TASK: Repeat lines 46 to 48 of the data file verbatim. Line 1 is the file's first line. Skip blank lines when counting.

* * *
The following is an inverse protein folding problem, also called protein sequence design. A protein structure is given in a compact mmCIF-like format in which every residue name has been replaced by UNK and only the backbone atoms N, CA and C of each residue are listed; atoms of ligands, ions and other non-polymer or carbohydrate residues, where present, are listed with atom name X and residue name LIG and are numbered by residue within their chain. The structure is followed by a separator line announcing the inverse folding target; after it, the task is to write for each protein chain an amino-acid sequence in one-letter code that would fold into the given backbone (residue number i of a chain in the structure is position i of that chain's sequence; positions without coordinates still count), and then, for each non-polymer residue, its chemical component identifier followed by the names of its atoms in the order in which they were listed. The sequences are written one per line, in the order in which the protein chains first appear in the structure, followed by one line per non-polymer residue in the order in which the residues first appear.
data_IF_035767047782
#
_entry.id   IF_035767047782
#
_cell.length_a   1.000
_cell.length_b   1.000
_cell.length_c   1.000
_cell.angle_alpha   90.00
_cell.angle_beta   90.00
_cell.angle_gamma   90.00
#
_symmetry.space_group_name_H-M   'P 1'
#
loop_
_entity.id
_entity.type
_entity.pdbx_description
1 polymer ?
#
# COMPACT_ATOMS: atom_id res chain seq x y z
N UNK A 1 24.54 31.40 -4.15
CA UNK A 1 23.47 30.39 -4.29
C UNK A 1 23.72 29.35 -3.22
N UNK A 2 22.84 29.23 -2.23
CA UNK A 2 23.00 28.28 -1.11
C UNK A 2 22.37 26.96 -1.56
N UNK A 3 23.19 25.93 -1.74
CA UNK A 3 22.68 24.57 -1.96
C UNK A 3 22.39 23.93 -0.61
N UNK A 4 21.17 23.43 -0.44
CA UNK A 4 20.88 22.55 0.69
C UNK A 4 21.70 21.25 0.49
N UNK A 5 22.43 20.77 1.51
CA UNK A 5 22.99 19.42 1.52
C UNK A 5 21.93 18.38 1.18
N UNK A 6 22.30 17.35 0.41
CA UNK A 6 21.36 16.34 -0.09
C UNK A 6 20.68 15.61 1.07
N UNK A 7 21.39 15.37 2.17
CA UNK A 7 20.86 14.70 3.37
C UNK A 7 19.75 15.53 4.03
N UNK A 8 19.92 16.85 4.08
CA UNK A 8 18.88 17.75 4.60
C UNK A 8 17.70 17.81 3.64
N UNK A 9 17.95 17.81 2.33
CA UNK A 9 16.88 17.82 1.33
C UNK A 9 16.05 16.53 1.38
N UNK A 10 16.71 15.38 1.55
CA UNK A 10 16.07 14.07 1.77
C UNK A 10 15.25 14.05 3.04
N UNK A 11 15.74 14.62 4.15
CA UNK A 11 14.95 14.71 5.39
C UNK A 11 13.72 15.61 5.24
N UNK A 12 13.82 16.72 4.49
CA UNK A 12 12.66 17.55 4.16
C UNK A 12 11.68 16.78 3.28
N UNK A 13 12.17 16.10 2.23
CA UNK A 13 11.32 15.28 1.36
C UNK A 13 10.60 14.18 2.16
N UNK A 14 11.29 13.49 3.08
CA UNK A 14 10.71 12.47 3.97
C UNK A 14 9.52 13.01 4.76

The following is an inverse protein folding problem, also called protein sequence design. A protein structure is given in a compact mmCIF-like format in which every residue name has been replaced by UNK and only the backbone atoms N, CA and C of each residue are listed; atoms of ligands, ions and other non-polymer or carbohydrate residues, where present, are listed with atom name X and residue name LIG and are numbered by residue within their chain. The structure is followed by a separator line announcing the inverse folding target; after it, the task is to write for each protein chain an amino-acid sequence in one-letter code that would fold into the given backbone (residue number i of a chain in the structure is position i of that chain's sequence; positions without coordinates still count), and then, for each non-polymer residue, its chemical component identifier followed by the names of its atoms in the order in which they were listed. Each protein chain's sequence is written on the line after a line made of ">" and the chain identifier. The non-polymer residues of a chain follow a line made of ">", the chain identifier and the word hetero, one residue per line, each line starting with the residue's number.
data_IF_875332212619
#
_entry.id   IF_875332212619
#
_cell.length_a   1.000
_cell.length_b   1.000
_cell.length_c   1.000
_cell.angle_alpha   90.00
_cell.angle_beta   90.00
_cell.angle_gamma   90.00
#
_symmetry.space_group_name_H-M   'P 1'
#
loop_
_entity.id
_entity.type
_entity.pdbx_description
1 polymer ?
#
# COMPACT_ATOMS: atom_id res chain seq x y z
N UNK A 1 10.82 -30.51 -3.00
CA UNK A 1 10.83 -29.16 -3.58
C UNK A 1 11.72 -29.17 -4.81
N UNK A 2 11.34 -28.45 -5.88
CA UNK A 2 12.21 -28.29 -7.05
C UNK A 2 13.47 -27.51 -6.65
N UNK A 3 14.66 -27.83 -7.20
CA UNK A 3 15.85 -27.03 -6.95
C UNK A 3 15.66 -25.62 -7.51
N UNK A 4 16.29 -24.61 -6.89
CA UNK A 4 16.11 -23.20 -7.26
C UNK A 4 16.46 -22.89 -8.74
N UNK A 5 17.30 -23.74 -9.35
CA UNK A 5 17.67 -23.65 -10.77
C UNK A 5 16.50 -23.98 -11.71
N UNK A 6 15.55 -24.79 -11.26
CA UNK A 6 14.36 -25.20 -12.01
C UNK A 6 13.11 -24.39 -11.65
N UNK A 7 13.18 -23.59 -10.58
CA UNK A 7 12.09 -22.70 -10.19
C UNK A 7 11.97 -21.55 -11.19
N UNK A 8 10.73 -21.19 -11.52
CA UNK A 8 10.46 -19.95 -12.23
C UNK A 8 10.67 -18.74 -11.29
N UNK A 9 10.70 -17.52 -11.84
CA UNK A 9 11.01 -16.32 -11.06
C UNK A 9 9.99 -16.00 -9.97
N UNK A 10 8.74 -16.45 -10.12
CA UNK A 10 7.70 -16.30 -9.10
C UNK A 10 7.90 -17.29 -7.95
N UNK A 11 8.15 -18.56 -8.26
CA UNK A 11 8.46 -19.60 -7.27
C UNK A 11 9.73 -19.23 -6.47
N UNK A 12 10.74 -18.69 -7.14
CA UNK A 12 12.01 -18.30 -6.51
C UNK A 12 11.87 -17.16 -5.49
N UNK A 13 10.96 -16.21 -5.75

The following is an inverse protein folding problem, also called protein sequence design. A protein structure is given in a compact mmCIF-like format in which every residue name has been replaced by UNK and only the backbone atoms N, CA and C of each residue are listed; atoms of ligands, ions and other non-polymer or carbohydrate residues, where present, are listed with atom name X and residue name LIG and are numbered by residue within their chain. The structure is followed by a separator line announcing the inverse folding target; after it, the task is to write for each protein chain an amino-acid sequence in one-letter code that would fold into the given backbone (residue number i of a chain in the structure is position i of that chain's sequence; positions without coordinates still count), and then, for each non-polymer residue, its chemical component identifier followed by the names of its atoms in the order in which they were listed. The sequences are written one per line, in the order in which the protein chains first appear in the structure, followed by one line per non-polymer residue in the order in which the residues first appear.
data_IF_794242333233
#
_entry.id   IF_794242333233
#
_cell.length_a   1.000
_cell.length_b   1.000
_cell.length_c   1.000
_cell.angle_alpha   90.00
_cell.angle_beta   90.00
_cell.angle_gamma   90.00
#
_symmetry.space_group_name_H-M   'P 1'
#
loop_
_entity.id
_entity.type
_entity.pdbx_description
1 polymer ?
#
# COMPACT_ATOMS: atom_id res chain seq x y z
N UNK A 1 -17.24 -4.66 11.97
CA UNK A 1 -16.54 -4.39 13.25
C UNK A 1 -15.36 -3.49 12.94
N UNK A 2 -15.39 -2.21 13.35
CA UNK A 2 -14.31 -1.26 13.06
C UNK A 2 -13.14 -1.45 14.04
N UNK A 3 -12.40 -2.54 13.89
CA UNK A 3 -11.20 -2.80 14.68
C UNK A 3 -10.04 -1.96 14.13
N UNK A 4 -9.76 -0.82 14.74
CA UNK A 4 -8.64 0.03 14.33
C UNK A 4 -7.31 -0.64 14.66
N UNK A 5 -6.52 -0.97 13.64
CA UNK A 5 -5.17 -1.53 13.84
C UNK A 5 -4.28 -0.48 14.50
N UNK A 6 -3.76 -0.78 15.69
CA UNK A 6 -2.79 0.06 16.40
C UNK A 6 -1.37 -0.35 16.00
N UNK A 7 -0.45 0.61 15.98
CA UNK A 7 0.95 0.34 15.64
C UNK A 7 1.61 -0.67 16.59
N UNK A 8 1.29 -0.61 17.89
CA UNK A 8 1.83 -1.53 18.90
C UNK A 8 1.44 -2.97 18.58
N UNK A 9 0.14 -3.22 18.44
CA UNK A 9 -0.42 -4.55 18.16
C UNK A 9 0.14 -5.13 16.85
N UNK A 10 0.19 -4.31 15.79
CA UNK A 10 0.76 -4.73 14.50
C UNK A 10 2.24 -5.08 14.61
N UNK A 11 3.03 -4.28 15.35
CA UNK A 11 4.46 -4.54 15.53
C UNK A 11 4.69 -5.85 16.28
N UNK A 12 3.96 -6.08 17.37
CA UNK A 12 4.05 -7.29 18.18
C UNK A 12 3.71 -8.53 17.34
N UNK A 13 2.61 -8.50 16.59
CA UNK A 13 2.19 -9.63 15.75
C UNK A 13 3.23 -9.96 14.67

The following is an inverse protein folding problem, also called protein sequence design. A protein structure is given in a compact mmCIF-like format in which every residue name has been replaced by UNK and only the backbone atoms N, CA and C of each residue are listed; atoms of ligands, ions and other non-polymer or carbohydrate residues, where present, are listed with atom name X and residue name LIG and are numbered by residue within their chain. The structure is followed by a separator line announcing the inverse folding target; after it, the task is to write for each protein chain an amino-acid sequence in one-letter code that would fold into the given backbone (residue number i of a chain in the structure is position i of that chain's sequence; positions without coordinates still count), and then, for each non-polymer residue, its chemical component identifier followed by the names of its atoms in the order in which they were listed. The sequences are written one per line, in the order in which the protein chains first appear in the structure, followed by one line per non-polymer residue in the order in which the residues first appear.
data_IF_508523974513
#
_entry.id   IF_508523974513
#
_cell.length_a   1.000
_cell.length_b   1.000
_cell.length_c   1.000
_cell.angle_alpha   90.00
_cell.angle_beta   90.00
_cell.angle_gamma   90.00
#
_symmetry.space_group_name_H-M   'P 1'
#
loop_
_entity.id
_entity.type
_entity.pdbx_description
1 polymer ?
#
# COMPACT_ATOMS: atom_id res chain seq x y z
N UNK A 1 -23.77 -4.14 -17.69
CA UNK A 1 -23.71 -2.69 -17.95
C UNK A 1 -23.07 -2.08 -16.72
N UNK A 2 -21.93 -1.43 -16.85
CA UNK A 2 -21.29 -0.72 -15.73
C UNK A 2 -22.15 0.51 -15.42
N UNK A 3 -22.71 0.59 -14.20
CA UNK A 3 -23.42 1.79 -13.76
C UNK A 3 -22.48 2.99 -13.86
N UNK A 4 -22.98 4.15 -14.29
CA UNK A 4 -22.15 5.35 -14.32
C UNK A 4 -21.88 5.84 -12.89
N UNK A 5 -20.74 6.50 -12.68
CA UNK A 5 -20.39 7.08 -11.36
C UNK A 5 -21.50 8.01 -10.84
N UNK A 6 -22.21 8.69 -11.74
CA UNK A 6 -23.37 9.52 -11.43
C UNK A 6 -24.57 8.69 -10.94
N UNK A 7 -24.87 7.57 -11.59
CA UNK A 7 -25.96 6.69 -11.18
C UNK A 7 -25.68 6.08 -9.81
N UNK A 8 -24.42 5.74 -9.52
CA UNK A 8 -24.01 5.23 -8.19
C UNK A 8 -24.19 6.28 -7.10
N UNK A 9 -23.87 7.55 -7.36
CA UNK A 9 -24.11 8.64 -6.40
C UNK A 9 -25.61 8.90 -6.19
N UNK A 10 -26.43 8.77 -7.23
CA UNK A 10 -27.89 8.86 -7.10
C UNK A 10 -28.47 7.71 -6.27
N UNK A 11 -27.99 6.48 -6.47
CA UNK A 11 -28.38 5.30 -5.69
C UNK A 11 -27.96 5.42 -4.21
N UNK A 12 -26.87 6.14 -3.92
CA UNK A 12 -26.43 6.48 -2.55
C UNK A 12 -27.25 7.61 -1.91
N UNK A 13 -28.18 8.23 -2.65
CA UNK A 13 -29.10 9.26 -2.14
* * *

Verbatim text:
N UNK A 9 17.95 17.81 2.33
CA UNK A 9 16.88 17.82 1.33
C UNK A 9 16.05 16.53 1.38